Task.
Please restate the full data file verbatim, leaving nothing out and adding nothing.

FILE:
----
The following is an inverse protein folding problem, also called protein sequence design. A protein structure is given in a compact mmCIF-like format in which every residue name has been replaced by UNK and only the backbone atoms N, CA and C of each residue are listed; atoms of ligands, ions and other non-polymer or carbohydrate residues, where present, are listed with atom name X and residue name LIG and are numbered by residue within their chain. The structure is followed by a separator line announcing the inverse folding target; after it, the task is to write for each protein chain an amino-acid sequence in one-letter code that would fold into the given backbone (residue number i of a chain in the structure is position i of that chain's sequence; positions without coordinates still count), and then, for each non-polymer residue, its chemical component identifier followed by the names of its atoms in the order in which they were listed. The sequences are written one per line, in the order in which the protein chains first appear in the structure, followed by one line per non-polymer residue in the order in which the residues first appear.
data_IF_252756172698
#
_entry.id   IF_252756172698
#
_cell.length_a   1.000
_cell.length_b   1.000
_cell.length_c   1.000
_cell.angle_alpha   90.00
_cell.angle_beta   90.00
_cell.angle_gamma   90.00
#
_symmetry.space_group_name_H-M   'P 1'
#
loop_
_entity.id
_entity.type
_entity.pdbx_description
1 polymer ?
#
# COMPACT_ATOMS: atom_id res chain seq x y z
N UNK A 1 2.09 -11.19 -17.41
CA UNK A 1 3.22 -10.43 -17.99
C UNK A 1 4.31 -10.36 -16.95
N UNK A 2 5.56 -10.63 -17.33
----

The following is an inverse protein folding problem, also called protein sequence design. A protein structure is given in a compact mmCIF-like format in which every residue name has been replaced by UNK and only the backbone atoms N, CA and C of each residue are listed; atoms of ligands, ions and other non-polymer or carbohydrate residues, where present, are listed with atom name X and residue name LIG and are numbered by residue within their chain. The structure is followed by a separator line announcing the inverse folding target; after it, the task is to write for each protein chain an amino-acid sequence in one-letter code that would fold into the given backbone (residue number i of a chain in the structure is position i of that chain's sequence; positions without coordinates still count), and then, for each non-polymer residue, its chemical component identifier followed by the names of its atoms in the order in which they were listed. The sequences are written one per line, in the order in which the protein chains first appear in the structure, followed by one line per non-polymer residue in the order in which the residues first appear.
data_IF_252756172698
#
_entry.id   IF_252756172698
#
_cell.length_a   1.000
_cell.length_b   1.000
_cell.length_c   1.000
_cell.angle_alpha   90.00
_cell.angle_beta   90.00
_cell.angle_gamma   90.00
#
_symmetry.space_group_name_H-M   'P 1'
#
loop_
_entity.id
_entity.type
_entity.pdbx_description
1 polymer ?
#
# COMPACT_ATOMS: atom_id res chain seq x y z
N UNK A 1 2.09 -11.19 -17.41
CA UNK A 1 3.22 -10.43 -17.99
C UNK A 1 4.31 -10.36 -16.95
N UNK A 2 5.56 -10.63 -17.33